If you want to profoundly improve something, it’s often better and faster to start from the ground up.
To find success you can’t rely on doing things the way they have always been done. It starts by studying the status quo and looking for the inefficiencies—usually the component that causes the most frustration, uses the most resources, or takes the most time. Then break it down completely so that you can start from scratch and put it back together in an entirely new way.
The opportunity to make real, impactful change only comes when you have the courage to part from the familiar and follow your vision. Here are three ways to do that:
My first job out of college was as an entry-level trainee at a brokerage house. I don’t think they expected much from me at this Wall Street job other than to do what I was told and collect a paycheck. But even though I was very green–or maybe because of it–I saw huge inefficiencies with how the business was run.
I was baffled and frustrated by how archaic and inefficient the financial markets and trading were. Everything was manual, information was tracked on paper, conflicts of interest were the norm, and information was hoarded and all too often used in ways that benefited the firm instead of the customer. To everyone else this was seen as both the cost of doing business, and how the business had always run. I knew things could be better.
So I left to start my first company with the goal of fixing trading from the ground up using technology. We sought to change the manual process of using paper tickets for trading and introduced a software system known as an order management system (OMS) to computerize the entire process.
With the introduction of the OMS, portfolio managers were able to input their buy and sell orders directly into a computer program that the trading desk could access, effectively eliminating those illegible paper tickets and providing a more efficient method of recording and monitoring trades. Today, the OMS is now adopted by just about every investment manager around the world.
Knowing yourself and your strengths will allow you focus on finding unique and lasting solutions.
When I started my second company, Liquidnet, a global trading network for institutional investors, I leveraged what I already knew about the trading process and how the OMS worked. I realized that if I could connect the information within each firms’s OMS, I could easily match large buyers and sellers of stocks, which would eliminate information leakage and adverse price movements that were impacting institutional investors.
Today, my company connects more than 800 leading asset managers together through technology in one large community, making us one of the largest agency-only brokers in the world. To eliminate unnecessary intermediaries, reduce information leakage, and ultimately produce better returns for the millions of people who invest in their funds, we looked at the problem that existed in a new way and solved it at its foundation. We leveraged our core strengths and put in place new technologies to make electronic institutional trading a reality.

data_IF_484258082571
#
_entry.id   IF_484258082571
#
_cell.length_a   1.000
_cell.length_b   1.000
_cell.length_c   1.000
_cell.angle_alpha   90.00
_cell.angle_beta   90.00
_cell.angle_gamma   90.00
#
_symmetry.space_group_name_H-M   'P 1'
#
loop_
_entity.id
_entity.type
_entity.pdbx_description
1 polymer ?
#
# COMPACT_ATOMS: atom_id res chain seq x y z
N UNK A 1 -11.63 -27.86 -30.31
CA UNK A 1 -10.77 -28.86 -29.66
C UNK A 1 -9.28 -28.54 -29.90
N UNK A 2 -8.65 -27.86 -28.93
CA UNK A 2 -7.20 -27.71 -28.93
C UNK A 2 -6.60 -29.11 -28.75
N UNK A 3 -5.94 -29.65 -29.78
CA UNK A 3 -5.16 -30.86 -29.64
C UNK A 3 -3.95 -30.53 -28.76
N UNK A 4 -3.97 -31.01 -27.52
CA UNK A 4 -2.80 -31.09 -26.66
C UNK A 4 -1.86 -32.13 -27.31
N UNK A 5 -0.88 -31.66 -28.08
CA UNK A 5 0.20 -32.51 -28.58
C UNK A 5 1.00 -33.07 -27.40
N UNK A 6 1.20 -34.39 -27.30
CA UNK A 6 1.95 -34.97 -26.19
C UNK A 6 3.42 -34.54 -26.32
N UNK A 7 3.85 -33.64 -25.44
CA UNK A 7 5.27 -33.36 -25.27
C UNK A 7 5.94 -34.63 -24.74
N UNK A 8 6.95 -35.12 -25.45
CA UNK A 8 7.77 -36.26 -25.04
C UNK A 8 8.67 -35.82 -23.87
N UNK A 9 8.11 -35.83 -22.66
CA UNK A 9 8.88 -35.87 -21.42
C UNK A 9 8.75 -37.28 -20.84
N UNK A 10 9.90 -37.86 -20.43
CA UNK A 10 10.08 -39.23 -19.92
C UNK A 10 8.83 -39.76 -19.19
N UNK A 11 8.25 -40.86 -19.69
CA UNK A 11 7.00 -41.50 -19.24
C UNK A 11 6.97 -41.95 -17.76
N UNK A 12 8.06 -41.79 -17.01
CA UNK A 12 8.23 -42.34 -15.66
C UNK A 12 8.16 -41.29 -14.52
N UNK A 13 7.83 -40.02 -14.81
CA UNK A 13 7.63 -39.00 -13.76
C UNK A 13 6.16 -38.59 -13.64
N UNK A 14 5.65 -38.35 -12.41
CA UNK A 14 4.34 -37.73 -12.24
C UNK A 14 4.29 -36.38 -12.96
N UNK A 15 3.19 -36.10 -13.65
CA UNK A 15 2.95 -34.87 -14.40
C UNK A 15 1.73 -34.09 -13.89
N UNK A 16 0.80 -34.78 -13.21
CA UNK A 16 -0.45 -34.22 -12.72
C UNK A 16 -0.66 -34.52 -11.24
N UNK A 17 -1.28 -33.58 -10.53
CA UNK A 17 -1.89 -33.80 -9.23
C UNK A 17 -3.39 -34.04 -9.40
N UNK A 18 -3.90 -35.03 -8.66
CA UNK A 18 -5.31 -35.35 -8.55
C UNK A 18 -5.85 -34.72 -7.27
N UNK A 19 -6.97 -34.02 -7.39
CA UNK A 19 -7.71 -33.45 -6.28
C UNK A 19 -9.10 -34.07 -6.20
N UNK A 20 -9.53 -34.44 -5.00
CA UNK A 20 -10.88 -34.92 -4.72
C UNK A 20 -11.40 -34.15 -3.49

Fast, easy, or cheap bandage solutions are short-term wins often mired with long-term complications. Instead, by thinking creatively about how to organically grow the business and solve problems efficiently, a company can find transformational opportunities that often get missed.
To start, focus on finding one or two things that the customers are most concerned about or value the most, then leverage what you know to address the problem. A terrific example comes from Cemex, a Mexico-based building supplies company that used foresight to disrupt and transform what was a very low-tech and mundane cement industry.
Historically, construction companies were forced to purchase massive amounts of cement before a project began and keep it on site. This tied up enormous amounts of money and often resulted in either having too much or too little cement on hand. Cemex tackled this massive problem by taking some inspiration from the manufacturing industry.
Through the use of technology, it implemented a just-in-time process for cement delivery, saving customers money and time. They no longer had to spend excess cash up front, and they could store just the right amount of material on the job.
By leveraging information technology and making smart strategic acquisitions along the way, Cemex became one of the world’s largest building materials suppliers and cement producers.
There are so many industries that are being disrupted and so many more that are waiting to be disrupted today. Every company or startup should focus on how they can best tackle their industry’s problems at the core and not be afraid to break things in order to make them better. This can help us find answers to some of our biggest problems, accelerate the pace of innovation, and yield a much more meaningful return.
—Seth Merrin is an entrepreneur, global business leader, and philanthropist. As founder and CEO of Liquidnet, he has built a unique financial services company where nearly 800 of the world’s top asset managers come to execute their large block trades more efficiently across 43 markets around the world.